This morning walked out of my Virginia Beach hotel to find this elderly fellow and his wife examining a four-inch scratch that the gentleman's wheelchair had evidently put in the left rear quarter panel of my old Mercedes.
These old folks, in their eighties, apologized profusely to me, explaining that they'd lost control of his wheel chair while he and his wife were doing the transfer. He said that as they saw my parking pass expired today, they figured they'd wait until I came out to explain the circumstances. His wife said that they would have left me a note, but they couldn't find a pen. He was wearing a Navy blue cap bearing the name of a long-retired battleship.

I laughed and said something like "It's just a scratch, don't worry about it." I thanked them for being so polite as to be concerned about such a minor ding, wished them a good day, and hopped in my car to head for home.

In other words, I blew it.

Good Sir, and Madam. You can bash my car anytime you want, and run over my feet if you need to. What I owe you both can never be repaid, although I should have at least taken you both to breakfast.

And that scratch. It stays on the car.

Posted by: Drive-by Diary at June 17, 2008 06:00 PM

You big softie :p

Posted by: Cassandra at June 17, 2008 06:07 PM

Candidly, I'm not blown away by the "climb things a lot" secret thingy. I bet virtually all people who are (i) not fat and (ii) prone to commenting on blogs at 3:30 a.m. climbed things a lot when they were kids.

And you babysat exactly how many other people's kids, TH?

I did home day care FT for three years, besides being a babysitter as a teenager for about 5 years. In my experience, most babies don't climb on things. They are too busy just learning to crawl and walk. Certainly most girls didn't. That is who I babysat as an adult, and in three years of watching nothing but girls, I never had a single climber. That is why I only watched girls. They were easier - I didn't have to worry about them trying to kill themselves if I took my eyes off them for a second the way my boys had when they were small.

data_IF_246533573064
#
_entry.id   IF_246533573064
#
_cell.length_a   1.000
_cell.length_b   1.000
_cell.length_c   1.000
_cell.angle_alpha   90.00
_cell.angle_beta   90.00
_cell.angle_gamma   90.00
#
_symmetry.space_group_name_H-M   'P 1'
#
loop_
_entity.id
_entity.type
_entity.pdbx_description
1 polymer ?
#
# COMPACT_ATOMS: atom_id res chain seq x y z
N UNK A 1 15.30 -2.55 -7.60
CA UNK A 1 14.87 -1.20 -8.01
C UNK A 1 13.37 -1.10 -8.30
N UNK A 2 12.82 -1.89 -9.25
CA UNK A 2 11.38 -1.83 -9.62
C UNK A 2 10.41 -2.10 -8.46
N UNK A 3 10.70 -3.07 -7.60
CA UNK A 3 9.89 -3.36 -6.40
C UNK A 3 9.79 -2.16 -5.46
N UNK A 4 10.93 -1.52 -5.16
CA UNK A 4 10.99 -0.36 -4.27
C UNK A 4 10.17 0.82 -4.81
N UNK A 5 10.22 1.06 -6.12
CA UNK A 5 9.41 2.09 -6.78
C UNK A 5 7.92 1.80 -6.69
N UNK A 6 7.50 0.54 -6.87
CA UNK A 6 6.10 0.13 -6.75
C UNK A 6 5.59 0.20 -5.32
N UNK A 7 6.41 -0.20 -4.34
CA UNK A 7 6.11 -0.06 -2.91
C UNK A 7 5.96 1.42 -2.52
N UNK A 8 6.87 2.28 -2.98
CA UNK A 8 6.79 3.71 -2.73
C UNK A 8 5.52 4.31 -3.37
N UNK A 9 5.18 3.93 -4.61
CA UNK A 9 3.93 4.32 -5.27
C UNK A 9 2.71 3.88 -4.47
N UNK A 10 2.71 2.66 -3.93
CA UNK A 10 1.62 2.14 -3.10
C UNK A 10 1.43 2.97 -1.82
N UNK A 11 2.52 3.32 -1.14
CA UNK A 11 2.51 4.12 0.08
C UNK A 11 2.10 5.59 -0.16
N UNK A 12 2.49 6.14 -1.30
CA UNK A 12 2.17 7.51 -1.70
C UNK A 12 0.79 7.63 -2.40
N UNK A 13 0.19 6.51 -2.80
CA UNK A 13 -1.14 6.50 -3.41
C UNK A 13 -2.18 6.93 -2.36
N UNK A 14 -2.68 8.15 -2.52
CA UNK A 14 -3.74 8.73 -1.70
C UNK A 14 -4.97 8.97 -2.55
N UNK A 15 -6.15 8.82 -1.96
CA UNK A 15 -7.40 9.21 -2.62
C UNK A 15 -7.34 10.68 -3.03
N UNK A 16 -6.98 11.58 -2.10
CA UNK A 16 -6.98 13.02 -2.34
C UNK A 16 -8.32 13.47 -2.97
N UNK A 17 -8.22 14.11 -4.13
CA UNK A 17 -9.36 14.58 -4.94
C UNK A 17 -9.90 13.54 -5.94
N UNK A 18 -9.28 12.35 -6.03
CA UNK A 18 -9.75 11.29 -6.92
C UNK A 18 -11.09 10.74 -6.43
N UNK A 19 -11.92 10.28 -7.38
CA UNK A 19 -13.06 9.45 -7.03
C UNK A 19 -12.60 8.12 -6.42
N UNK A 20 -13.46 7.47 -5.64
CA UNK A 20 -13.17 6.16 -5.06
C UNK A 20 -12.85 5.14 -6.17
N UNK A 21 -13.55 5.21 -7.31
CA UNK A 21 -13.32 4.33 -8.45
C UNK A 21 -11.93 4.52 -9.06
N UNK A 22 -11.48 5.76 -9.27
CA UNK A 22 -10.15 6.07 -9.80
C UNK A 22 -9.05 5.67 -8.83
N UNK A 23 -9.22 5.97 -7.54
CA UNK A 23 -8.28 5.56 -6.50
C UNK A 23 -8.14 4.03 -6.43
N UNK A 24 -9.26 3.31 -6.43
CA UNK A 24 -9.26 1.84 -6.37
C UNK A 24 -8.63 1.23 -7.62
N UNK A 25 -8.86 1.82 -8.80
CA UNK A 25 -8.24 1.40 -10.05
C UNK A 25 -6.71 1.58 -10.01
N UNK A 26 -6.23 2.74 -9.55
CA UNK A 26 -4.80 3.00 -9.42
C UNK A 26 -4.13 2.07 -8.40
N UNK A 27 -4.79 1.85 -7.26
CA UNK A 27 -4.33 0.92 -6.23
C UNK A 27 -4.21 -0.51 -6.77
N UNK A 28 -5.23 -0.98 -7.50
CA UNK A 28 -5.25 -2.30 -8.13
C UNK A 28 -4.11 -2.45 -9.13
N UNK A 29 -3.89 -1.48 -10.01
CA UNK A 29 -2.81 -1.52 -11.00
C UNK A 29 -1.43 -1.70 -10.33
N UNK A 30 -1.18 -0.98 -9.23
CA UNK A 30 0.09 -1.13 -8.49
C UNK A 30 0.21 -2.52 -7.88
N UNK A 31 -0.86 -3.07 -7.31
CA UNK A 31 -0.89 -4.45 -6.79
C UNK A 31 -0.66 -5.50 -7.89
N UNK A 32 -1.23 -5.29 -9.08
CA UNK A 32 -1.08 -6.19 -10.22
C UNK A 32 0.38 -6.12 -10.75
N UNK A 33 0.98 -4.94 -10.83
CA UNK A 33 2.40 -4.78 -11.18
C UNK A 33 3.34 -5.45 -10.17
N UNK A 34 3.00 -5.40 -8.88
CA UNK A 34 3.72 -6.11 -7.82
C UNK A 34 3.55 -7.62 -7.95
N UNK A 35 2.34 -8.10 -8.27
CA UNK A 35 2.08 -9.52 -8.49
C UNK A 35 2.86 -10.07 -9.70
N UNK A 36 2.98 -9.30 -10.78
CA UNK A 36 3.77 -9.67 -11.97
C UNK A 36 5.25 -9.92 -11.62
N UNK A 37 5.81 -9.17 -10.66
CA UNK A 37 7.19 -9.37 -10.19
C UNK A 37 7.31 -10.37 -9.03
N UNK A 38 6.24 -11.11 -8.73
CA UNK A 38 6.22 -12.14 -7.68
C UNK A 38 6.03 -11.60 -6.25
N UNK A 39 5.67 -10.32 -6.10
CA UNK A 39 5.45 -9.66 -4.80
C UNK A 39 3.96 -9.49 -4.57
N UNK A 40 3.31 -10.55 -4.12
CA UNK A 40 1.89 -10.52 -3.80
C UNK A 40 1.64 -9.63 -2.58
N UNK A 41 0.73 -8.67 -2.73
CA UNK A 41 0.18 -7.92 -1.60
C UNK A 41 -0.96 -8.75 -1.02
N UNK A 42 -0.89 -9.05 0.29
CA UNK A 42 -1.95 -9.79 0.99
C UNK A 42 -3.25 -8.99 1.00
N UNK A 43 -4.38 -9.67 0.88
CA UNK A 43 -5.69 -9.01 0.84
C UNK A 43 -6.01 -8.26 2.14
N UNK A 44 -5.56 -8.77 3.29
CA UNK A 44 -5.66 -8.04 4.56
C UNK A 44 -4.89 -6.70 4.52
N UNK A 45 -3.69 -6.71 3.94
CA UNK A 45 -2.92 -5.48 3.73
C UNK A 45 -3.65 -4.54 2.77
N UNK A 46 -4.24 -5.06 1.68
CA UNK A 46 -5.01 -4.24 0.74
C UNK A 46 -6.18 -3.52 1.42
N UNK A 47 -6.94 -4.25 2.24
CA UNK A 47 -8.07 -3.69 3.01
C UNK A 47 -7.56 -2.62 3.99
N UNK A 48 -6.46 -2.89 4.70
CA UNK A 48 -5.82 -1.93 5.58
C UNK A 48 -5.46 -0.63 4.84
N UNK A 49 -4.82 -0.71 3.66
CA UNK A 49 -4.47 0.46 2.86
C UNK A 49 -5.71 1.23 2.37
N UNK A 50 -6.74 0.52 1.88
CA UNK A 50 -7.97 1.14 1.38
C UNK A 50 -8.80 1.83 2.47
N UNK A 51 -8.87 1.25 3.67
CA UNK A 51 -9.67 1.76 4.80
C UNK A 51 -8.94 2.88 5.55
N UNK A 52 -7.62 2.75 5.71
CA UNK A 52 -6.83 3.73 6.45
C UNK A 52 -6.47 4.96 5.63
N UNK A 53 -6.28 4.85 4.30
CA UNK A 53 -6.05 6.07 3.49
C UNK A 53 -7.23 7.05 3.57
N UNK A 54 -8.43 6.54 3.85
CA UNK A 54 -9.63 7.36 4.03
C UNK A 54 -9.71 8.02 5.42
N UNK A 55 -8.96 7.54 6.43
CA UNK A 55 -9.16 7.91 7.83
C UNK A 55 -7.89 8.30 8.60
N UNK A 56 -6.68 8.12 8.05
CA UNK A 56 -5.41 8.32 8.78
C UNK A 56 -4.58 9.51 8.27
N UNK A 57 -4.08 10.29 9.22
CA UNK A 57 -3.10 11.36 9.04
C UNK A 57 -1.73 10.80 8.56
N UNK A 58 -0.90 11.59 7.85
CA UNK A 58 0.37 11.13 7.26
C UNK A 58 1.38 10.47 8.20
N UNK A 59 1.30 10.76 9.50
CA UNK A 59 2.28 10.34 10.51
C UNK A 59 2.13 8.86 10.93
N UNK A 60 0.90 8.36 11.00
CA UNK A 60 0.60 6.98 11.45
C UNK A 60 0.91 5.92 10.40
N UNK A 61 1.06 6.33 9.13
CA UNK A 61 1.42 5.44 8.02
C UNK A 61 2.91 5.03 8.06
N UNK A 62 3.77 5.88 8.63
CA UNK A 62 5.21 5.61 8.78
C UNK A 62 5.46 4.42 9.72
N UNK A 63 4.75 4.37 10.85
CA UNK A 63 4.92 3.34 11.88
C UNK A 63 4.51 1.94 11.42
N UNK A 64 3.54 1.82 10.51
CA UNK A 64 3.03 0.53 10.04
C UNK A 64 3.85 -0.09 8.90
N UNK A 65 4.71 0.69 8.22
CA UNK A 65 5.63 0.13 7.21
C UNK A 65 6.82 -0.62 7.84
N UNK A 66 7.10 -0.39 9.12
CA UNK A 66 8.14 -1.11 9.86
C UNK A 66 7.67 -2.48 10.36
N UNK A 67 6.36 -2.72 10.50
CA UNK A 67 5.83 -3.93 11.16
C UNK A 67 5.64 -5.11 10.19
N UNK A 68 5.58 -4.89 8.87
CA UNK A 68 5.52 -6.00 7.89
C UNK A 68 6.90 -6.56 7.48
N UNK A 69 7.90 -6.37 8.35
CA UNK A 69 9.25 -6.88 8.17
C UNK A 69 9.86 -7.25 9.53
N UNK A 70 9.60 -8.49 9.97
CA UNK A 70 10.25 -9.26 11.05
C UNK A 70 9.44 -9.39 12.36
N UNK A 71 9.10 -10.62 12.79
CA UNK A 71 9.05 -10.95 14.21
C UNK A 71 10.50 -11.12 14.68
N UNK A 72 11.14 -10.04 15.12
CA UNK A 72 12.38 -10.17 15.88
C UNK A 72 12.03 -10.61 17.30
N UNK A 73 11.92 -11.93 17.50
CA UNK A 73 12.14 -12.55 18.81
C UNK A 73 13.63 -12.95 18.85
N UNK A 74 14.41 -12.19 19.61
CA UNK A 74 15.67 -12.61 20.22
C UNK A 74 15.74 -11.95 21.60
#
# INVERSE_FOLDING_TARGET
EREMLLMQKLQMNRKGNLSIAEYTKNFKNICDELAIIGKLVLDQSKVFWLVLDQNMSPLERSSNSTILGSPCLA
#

Sure, older kids do. But I'm talking about babies and toddlers - 12 montths to three years old.

How about an informal poll from the people who have kids? How many of your kids climbed on things that were over waist level at that age?

Posted by: Cassandra at June 17, 2008 06:13 PM

Be that as it may, I'm not sure it was meant to be a secret, so much as just a random fact (referencing the instructions).

If you're looking for secrets that are going to blow you away... well, that is not the kind of thing I am likely to list on a blog post :p

Posted by: Cassandra at June 17, 2008 06:29 PM

Wonderful! Also it's interesting that we should have something so odd as ambidexterity in common. In my case it takes the form of being a switchhitter (and catcher and thrower) in baseball, able to switch hands when using tools, etc.

Posted by: Dave Schuler at June 17, 2008 06:33 PM

"How about an informal poll from the people who have kids? How many of your kids climbed on things that were over waist level at that age?"